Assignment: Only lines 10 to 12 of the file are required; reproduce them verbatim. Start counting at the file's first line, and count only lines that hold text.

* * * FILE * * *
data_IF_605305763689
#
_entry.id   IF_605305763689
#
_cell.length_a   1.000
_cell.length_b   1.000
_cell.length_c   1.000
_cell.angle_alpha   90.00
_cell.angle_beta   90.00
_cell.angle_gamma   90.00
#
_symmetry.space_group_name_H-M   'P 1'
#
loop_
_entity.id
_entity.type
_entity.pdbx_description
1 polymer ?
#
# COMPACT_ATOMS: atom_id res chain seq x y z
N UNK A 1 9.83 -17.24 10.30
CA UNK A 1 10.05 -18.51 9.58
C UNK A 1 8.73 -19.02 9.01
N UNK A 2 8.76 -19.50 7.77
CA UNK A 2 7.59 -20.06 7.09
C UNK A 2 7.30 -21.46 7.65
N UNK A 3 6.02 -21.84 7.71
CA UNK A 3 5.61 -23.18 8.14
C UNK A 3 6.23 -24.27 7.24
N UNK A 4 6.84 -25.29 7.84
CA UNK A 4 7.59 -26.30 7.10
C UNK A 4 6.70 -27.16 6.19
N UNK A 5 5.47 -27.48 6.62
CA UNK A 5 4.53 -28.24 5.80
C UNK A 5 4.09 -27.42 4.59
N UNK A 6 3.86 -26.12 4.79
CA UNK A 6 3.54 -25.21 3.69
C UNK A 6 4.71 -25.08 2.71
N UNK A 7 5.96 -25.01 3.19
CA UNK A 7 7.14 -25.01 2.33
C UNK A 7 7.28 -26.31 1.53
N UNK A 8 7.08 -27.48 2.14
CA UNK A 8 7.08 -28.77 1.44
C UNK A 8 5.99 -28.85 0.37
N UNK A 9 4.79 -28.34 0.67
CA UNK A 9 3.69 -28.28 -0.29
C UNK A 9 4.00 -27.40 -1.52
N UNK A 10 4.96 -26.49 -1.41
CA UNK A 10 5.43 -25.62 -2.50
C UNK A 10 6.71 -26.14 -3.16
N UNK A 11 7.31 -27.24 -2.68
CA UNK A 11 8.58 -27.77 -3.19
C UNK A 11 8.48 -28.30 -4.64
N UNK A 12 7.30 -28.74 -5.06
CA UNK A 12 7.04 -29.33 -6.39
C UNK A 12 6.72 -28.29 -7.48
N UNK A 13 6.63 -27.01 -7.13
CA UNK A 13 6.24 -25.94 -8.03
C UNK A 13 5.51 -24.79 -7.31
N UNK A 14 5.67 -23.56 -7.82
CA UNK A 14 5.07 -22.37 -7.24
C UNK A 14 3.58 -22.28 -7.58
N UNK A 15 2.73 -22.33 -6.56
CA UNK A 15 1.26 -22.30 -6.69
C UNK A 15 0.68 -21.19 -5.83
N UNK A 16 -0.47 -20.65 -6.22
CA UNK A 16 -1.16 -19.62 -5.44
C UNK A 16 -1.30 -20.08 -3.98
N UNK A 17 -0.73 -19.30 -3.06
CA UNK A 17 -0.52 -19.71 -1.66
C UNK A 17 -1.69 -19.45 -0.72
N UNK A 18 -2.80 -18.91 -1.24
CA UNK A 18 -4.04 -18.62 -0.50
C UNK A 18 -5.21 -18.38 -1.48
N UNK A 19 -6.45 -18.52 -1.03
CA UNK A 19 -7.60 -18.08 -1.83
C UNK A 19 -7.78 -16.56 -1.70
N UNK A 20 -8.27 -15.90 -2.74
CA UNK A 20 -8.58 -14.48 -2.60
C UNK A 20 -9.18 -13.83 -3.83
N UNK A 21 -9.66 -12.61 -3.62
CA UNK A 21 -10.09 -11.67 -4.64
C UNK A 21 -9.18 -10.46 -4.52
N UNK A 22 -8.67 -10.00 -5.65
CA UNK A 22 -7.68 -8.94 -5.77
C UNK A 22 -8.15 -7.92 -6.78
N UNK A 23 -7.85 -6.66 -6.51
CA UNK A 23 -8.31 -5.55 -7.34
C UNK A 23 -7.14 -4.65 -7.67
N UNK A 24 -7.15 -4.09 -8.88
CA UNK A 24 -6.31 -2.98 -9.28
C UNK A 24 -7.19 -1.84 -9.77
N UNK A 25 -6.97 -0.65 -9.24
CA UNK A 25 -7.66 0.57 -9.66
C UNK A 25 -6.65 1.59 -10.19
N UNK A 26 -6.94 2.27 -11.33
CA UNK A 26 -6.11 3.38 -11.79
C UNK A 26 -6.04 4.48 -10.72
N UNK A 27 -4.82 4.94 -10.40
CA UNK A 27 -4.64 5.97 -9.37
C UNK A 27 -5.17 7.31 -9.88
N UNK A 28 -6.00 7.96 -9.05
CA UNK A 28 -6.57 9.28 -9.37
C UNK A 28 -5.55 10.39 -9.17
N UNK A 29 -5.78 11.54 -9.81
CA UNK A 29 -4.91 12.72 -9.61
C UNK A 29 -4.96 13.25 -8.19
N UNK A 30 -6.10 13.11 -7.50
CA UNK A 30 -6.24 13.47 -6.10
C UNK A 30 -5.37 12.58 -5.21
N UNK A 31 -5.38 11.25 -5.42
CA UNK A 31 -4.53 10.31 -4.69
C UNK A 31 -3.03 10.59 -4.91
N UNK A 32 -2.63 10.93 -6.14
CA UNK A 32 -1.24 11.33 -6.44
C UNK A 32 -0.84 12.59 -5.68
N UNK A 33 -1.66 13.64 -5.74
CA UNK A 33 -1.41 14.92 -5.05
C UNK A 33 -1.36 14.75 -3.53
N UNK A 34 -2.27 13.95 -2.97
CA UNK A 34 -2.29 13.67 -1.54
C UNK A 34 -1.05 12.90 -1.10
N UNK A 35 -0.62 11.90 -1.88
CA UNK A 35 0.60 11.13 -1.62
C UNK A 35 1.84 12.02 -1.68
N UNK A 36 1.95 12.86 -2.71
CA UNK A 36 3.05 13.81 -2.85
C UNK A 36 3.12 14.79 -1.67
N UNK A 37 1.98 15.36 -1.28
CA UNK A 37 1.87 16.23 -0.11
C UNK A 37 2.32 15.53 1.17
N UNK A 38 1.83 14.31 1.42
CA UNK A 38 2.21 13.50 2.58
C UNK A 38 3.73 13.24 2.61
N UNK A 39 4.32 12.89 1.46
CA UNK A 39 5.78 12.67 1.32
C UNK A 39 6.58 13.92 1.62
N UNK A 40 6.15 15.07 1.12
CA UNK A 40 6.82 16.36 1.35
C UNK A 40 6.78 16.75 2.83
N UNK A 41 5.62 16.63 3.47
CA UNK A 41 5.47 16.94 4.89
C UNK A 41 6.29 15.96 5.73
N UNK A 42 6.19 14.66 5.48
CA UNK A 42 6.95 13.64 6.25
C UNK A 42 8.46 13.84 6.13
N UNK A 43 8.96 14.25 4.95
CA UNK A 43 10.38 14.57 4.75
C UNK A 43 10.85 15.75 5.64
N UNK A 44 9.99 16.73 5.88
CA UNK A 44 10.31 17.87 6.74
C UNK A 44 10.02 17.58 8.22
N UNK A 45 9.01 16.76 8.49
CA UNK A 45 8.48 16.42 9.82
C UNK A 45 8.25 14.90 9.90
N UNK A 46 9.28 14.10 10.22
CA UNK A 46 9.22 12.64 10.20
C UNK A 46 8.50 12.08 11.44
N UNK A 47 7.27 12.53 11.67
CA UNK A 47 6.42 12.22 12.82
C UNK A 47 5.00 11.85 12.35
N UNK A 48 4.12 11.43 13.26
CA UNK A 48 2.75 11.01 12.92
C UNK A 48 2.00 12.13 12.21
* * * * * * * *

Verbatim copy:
_cell.angle_gamma   90.00
#
_symmetry.space_group_name_H-M   'P 1'